Turns out that social media is far from the madding crowd that it’s cracked up to be. A study last year found that 48 million Twitter accounts and 60 may be bots run by computers, while Facebooks own disclosures pegged its number of phony accounts at a whopping 270 million .
Most of those fake accounts don’t happen by accident. Instead, they’re created by companies like Devumi, a social media follower factory recently featured in a New York Times expose on the social media black market. For under $400, users can instantly gain 50,000 followers on Twitter; for another $500, they can add 5000 followers on LinkedIn or 50,000 views on YouTube. Devumi’s appeal is so great that it’s used by movie stars, celebrity chefs and models to manufacture popularity to attract lucrative endorsements. More troublesome, many of these bot followers can be used to influence the political process.
What’s particularly insidious about follower factories is that many of them set up accounts using real identities of other users so that the fake profiles seem more realistic. The Times report discovered that Devumi created profiles with users’ pictures and names slightly modified by either a changed background or the addition of an extra letter. One Devumi account appropriated a Minnesota teen’s name and likeness, with a few superficial modifications. In the wake of the Times report, New York Attorney General, Eric Scheniderman announced that his office would open an investigation into Devumi and its apparent sale of bots using stolen identities, which potentially violate New York laws that make impersonation and deception illegal.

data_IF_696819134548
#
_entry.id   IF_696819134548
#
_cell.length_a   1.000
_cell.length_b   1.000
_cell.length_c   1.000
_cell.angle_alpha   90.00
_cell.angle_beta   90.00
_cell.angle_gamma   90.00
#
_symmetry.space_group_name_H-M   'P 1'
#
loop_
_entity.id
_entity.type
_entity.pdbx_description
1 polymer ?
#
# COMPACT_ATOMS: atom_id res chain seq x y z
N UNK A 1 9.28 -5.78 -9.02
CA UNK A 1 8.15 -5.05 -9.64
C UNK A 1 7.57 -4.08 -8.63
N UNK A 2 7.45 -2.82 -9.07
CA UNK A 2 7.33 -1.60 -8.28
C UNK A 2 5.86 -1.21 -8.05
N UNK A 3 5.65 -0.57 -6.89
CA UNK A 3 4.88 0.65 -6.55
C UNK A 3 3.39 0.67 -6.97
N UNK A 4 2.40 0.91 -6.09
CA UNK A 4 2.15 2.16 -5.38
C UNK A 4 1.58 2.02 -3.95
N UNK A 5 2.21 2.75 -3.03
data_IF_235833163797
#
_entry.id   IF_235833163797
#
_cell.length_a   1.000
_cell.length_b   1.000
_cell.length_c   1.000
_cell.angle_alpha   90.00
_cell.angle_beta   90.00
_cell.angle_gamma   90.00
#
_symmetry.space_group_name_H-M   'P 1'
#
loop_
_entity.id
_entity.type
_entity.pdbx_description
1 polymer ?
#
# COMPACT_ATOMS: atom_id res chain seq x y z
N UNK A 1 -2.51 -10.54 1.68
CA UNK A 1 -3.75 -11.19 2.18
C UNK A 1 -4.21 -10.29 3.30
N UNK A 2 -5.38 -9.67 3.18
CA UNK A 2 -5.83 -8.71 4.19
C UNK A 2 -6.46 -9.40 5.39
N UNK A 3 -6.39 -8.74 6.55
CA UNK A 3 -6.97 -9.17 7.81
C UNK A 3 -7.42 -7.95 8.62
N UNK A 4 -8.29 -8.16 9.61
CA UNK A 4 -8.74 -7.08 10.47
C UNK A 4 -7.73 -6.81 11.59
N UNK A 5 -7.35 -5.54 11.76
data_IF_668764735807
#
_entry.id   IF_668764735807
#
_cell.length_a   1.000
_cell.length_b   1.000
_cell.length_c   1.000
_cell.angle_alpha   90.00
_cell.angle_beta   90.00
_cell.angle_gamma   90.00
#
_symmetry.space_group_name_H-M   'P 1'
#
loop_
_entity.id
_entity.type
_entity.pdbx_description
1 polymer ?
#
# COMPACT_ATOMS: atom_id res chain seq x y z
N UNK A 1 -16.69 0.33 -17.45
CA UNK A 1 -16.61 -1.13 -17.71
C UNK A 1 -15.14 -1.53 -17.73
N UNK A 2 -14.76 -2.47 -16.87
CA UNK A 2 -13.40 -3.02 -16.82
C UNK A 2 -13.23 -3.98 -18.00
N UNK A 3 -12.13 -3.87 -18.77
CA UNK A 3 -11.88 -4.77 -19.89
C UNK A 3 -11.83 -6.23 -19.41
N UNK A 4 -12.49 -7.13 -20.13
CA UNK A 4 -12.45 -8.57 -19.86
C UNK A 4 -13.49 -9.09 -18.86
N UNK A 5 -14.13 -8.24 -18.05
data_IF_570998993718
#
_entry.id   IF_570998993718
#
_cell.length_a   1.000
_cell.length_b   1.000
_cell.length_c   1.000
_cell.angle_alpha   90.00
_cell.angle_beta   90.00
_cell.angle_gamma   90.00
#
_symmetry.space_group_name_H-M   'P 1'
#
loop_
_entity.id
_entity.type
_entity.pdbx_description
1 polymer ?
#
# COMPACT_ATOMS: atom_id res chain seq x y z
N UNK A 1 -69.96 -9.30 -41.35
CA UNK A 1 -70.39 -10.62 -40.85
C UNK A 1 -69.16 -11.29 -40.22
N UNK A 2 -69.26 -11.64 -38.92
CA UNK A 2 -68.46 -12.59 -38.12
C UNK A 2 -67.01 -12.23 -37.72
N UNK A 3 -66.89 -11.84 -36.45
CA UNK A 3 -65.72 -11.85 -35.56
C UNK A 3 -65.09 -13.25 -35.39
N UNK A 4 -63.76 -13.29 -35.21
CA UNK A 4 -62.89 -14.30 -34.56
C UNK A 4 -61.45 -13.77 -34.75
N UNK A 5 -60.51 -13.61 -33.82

Although the NY Attorney General is investigating follower factories, and not those who purchase fake followers, lawyers who engage in the practice of procuring fake followers should be wary. Every jurisdiction’s ethics rules prohibit false and deceptive advertising – and buying followers to convey a more influential appearance falls into the category of deception in my book. Moreover, as the Times Report bears out, it’s not that difficult to identify those who purchased fake accounts. You can also check sites like Twitter Audit to determine whether a lawyer’s followers are real, or whether a legal marketing company that you might want to hire has real followers (here’s the Twitter Audit score for one well known legal marketer). In terms of auditing social media accounts, fake followers are a low-hanging fruit.
So lawyers – if you don’t know it already, be cautious about marketing companies that promise large numbers of followers for running your social media campaigns. Though you may draw attention to your profile and impress potential clients, you may also draw something else far less palatable: an AG investigation or an ethics complaint.